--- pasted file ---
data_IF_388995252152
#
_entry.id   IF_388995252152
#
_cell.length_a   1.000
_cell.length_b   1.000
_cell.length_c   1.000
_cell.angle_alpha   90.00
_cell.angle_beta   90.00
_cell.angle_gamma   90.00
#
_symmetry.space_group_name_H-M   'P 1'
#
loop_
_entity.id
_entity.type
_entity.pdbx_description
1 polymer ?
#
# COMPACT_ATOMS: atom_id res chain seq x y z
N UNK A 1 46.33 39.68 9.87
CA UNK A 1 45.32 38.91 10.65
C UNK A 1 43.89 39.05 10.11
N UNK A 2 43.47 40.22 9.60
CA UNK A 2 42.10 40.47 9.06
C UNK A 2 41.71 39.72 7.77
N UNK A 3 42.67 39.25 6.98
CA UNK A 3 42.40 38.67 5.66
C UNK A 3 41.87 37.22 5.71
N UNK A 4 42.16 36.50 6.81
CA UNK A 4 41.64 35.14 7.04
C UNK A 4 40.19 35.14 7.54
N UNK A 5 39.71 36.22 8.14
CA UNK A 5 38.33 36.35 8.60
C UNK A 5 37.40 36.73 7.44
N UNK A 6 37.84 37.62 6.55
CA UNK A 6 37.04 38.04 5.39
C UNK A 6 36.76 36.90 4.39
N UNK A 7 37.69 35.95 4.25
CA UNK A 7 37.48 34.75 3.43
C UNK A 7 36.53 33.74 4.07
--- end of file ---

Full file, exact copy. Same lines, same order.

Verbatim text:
data_IF_388995252152
#
_entry.id   IF_388995252152
#
_cell.length_a   1.000
_cell.length_b   1.000
_cell.length_c   1.000
_cell.angle_alpha   90.00
_cell.angle_beta   90.00
_cell.angle_gamma   90.00
#
_symmetry.space_group_name_H-M   'P 1'
#
loop_
_entity.id
_entity.type
_entity.pdbx_description
1 polymer ?
#
# COMPACT_ATOMS: atom_id res chain seq x y z
N UNK A 1 46.33 39.68 9.87
CA UNK A 1 45.32 38.91 10.65
C UNK A 1 43.89 39.05 10.11
N UNK A 2 43.47 40.22 9.60
CA UNK A 2 42.10 40.47 9.06
C UNK A 2 41.71 39.72 7.77
N UNK A 3 42.67 39.25 6.98
CA UNK A 3 42.40 38.67 5.66
C UNK A 3 41.87 37.22 5.71
N UNK A 4 42.16 36.50 6.81
CA UNK A 4 41.64 35.14 7.04
C UNK A 4 40.19 35.14 7.54
N UNK A 5 39.71 36.22 8.14
CA UNK A 5 38.33 36.35 8.60
C UNK A 5 37.40 36.73 7.44
N UNK A 6 37.84 37.62 6.55
CA UNK A 6 37.04 38.04 5.39
C UNK A 6 36.76 36.90 4.39
N UNK A 7 37.69 35.95 4.25
CA UNK A 7 37.48 34.75 3.43
C UNK A 7 36.53 33.74 4.07